As I sit here on this beautiful Saturday morning, I am feeling very reflective. Holding my comforting warm cup of coffee as the sunlight streams in through the windows, I realize it is the little things that make this life so wonderful. How often do we miss those little things as we get swept up in the business of life? I am so grateful for this much-needed relaxation filled day.
Since moving to our new house, I have been starting my day by heading out to water my now much larger garden. Gardening has been such an amazing experience; it is hard to put it into words. It has taught me so much about who God is and how he works. I just wanted to share a few of those lessons.
1) I so often limit myself by believing I can’t do things.
I NEVER thought I could EVER grow anything, but God is showing me how much I limit myself. With a little education, some hard work, more faith than I realized, and a lot of grace, things are actually growing. How many other times have I missed out on what God wants to do in my life because I thought I couldn’t do it?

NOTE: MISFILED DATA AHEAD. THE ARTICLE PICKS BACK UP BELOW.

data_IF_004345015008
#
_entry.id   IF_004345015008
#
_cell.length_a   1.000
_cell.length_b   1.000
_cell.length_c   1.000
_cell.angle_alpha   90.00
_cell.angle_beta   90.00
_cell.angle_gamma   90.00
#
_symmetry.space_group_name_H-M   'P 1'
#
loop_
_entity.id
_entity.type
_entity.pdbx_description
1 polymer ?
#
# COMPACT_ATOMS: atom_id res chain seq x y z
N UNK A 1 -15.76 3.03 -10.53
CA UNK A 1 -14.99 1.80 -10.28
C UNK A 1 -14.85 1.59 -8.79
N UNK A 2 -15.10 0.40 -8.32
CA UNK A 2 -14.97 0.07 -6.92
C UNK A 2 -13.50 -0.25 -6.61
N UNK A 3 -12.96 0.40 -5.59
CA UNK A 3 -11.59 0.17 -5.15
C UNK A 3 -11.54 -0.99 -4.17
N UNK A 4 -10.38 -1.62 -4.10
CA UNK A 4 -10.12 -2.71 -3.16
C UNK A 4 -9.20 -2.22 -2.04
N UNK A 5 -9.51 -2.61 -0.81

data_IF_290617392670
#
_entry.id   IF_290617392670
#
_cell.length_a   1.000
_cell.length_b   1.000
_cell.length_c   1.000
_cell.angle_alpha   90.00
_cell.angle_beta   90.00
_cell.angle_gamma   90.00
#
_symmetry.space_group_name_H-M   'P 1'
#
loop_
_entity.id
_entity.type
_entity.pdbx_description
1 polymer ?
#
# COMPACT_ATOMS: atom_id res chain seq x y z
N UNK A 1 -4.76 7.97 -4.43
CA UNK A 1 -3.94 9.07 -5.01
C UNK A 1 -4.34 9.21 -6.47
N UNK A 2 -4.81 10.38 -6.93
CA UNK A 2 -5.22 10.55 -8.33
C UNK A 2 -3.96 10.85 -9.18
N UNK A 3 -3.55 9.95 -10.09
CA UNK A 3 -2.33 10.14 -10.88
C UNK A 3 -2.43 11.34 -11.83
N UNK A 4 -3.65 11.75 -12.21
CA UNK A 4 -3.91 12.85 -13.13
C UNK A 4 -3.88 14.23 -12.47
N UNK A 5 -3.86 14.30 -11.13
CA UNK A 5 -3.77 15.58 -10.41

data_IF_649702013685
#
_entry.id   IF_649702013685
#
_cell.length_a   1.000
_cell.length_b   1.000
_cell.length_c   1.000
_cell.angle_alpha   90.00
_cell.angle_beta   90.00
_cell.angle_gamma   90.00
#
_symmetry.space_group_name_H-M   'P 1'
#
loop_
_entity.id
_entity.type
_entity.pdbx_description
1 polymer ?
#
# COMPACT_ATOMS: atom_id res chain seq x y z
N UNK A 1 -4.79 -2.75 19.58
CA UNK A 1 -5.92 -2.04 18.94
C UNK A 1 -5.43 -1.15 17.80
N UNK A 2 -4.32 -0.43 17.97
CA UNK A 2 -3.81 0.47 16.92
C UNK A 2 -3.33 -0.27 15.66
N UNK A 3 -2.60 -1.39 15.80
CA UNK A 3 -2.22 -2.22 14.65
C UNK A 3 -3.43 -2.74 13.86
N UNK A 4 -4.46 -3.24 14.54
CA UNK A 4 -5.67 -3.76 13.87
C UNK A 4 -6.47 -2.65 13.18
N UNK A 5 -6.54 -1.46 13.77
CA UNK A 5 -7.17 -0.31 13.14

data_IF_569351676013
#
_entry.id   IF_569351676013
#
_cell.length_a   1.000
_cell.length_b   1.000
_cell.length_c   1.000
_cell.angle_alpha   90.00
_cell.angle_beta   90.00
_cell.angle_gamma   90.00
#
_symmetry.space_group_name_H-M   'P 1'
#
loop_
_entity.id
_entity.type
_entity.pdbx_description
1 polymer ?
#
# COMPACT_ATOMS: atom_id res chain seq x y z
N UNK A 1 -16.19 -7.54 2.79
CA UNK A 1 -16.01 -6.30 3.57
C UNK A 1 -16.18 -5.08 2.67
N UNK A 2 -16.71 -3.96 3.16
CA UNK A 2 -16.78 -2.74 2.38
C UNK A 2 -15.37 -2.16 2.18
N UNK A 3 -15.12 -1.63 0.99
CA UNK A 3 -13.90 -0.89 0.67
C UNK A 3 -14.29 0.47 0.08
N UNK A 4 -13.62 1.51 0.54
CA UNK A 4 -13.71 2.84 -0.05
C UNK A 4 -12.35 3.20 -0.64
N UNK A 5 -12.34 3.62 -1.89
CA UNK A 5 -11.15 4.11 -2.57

2) It is not about the end product, it is about the process.
I tell other people this all the time, but God is giving me a hands on lesson in process 101. For the first time in my life, I think I am actually learning how to enjoy the process, and not worry about the results. For me to get anything to even sprout is a miracle and major progress from where I started. Every new little change has been an exciting moment of praise. I wish I lived with more excitement about the little things.
3) Growth takes time and that time can be beautiful.
I am seeing how the plants need to time to grow the structure to support the fruit they will eventually produce. How often do I hurry through the structure building stages of my life, and just want God to get me to the “fruitful times.” I am seeing how vital those structure building times really are.
4) God is the only one who can truly make things grow
We can learn, and plan, and work as much as possible but it is ultimately God who is in control of the natural processes that make growth occur. This is true in the garden and in life. Being connected to him is the source of true growth, and he is still good in times of abundance and times of drought. He is always at work, even when it really doesn’t seem like it.
Even if all my plants died today, and I never got a single fruit or vegetable, these things would still be true. I am realizing that this garden is so much less about producing organic produce, and so much more about God calling me to himself in unexpected ways. For that, I am so grateful.